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Changing a drill-chuck adapter

B16 taper stuck in keyless chuck

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Tim Stevens27/02/2021 18:34:08
1411 forum posts

I hope this is an easy question to answer:

I need to change the MT2 adaptor in an all-steel keyless chuck to MT3. How do I remove the chuck from the B16 taper fitting adaptor?
There is a knurled ring around the chuck body with a grub screw. Loosening this screw might allow the ring to turn, but perhaps it needs a real heave? The MT2 adapter has no tang - it has an internal M10 thread, so not much to hang onto. There is no way a drift through the jaws will help, as the inside is steel right across.

I have taken several Jacobs and similar chucks apart, but this one has me beat.

Regards, Tim

JasonB27/02/2021 18:44:29
20289 forum posts
2218 photos
1 articles

Pair of chuck removal wedges will pop the chuck off the adaptor by breaking the grip of the B16 taper. Arc do them and I suspect they are available elsewhere too.

One I prepared earlier


Edited By JasonB on 27/02/2021 18:47:13

Tim Stevens27/02/2021 18:47:57
1411 forum posts

Hello Jason

Yes, I thought of that, but with an MT2 adapter the difference in diameter between the two tapers seems hardly man enough. But I will give it a go ... presuming that the ring with the grub screw does not need to be touched?

Cheers, Tim

Pete.27/02/2021 19:12:40
457 forum posts
60 photos

I had a B16 keyless chuck that kept falling off its taper, a good warm up of the chuck itself with a heat gun expanded it enough to move slightly further up the taper clamping enough never to fall off again, a leather glove helps, it might be worth a try.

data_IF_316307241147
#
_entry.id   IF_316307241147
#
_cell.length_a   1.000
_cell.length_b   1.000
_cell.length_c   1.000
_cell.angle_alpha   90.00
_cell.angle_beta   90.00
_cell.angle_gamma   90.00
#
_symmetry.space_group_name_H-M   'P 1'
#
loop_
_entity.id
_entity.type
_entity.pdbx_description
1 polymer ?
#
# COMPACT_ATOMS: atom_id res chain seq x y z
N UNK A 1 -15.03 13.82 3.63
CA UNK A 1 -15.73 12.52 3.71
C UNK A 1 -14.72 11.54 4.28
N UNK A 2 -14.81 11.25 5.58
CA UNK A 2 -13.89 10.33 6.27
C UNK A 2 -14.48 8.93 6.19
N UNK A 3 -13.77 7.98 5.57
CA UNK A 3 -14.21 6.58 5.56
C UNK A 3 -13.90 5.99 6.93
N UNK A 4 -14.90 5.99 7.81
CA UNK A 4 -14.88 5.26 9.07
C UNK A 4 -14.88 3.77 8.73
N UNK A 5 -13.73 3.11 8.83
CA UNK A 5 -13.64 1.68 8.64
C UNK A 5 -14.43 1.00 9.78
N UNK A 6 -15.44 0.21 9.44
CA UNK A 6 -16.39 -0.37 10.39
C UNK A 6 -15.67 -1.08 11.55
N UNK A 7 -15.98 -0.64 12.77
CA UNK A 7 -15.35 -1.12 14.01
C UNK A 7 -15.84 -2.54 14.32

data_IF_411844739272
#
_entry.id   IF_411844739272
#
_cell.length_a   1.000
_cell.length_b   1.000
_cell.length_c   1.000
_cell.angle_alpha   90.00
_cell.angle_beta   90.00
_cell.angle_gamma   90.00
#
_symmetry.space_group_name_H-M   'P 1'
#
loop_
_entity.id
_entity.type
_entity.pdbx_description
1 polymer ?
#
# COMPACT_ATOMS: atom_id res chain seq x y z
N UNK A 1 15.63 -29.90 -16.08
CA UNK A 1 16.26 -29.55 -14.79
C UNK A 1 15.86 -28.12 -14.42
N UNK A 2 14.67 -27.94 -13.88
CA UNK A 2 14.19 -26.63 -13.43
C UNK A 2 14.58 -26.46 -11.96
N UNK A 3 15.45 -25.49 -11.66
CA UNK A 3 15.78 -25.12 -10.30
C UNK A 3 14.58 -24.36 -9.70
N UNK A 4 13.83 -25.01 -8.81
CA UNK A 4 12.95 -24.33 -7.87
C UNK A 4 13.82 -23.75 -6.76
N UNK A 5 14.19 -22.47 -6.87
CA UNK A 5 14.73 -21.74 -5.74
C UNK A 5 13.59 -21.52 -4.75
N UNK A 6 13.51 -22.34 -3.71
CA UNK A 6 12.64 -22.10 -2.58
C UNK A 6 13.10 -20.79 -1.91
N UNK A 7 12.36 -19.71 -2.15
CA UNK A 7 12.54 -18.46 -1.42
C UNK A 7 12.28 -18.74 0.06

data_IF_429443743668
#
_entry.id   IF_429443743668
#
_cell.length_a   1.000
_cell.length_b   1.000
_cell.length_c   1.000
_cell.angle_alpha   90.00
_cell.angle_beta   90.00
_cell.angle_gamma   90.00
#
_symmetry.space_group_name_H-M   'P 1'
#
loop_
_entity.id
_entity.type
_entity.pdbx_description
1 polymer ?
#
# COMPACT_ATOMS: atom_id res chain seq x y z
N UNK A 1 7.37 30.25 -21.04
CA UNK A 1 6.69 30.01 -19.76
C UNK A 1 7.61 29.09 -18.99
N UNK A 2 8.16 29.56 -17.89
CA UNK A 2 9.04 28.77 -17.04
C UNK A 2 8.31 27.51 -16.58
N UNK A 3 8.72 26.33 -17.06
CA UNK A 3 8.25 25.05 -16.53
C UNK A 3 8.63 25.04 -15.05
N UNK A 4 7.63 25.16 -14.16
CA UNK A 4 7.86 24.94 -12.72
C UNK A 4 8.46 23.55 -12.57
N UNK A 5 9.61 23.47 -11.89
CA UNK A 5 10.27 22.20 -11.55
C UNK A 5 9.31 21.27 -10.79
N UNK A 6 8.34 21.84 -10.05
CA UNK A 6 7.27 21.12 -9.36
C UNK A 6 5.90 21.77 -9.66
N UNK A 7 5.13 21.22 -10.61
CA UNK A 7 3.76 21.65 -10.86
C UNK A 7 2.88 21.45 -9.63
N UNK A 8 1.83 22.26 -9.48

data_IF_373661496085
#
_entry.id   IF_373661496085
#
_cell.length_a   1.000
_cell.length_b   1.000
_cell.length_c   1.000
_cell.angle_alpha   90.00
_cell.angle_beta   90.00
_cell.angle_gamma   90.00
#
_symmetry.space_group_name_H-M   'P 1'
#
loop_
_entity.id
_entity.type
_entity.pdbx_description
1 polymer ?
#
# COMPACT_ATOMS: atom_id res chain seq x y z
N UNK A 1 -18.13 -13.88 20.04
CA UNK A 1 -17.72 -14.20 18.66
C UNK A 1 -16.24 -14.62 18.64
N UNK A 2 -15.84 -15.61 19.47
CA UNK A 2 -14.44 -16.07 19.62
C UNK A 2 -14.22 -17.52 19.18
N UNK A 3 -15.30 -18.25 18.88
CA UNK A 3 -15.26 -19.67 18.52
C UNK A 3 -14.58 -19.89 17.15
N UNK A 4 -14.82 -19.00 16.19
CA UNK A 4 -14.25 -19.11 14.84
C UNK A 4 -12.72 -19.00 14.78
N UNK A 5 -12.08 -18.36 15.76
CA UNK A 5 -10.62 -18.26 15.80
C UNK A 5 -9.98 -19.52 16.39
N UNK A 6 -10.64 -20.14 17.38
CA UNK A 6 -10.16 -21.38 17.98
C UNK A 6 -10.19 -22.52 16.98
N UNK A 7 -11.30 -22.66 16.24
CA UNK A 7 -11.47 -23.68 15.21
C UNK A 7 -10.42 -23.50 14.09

old mart27/02/2021 19:35:33
2850 forum posts
181 photos

Depending on the circumstances, would a MT2 to MT3 sleeve be viable?

Martin Connelly28/02/2021 10:44:49
1691 forum posts
181 photos

I have had to resort to cutting the chuck arbor in two and drilling the bulk of it out of the back of the chuck. This is not as bad as it sounds as the arbor is usually only surface hardened where the tapers have been ground. The arbors are quite easily bent if used on a large radial drill and the chucks they are attached to are swung into a firmly mounted vice. As a result of contractors doing this at work, replacing M4 or M5 to Jacobs taper arbors was on average a twice yearly job.

Martin C

HOWARDT28/02/2021 12:18:24
707 forum posts
25 photos

If the Chuck has a through hole as mine has, I have put a short length of 6mm dia rod through the Chuck, gripping it lightly with the Chuck, then strike the end with a hammer. Mine came straight off, but then I had put it on in the first place by inserting it and just tapping the end of the mt on the wooden bench.

Macolm28/02/2021 14:36:46
33 forum posts
5 photos

If the chuck is a copy of Albrecht etc, the main knurled sleeve is in two parts with a thread between the tightening knurling, and the remainder. As supplied, it is not only invisible, but also very tight. However, if you make up hardwood or aluminium half shells to allow firm damage free gripping, it can be unscrewed.

Dismantling is then straight forward (but don’t loose balls), and there is through access to drive out the arbour.

Tim Stevens28/02/2021 15:21:31
1411 forum posts

Success - and relying on the presence of the drawbar thread (so this won't work with a tang);

Screw in the longest bit of M10 you can lay hands on, followed by a heavy steel ring (I used a 50mm flat-belt pulley) which will go over the full length of the taper. Add a nut, and hold the assembly hanging from the nut. Lift the ring and drop it smartly over the taper so it smacks hard against the back of the chuck. Oh, yes, and put something soft like a pair of old TT marshals overalls on the floor below, so the falling chuck and ring don't make too much of a clatter.

Thanks for the comments - next time will be easier using wedges as the new fitting is MT3.

Regards, Tim

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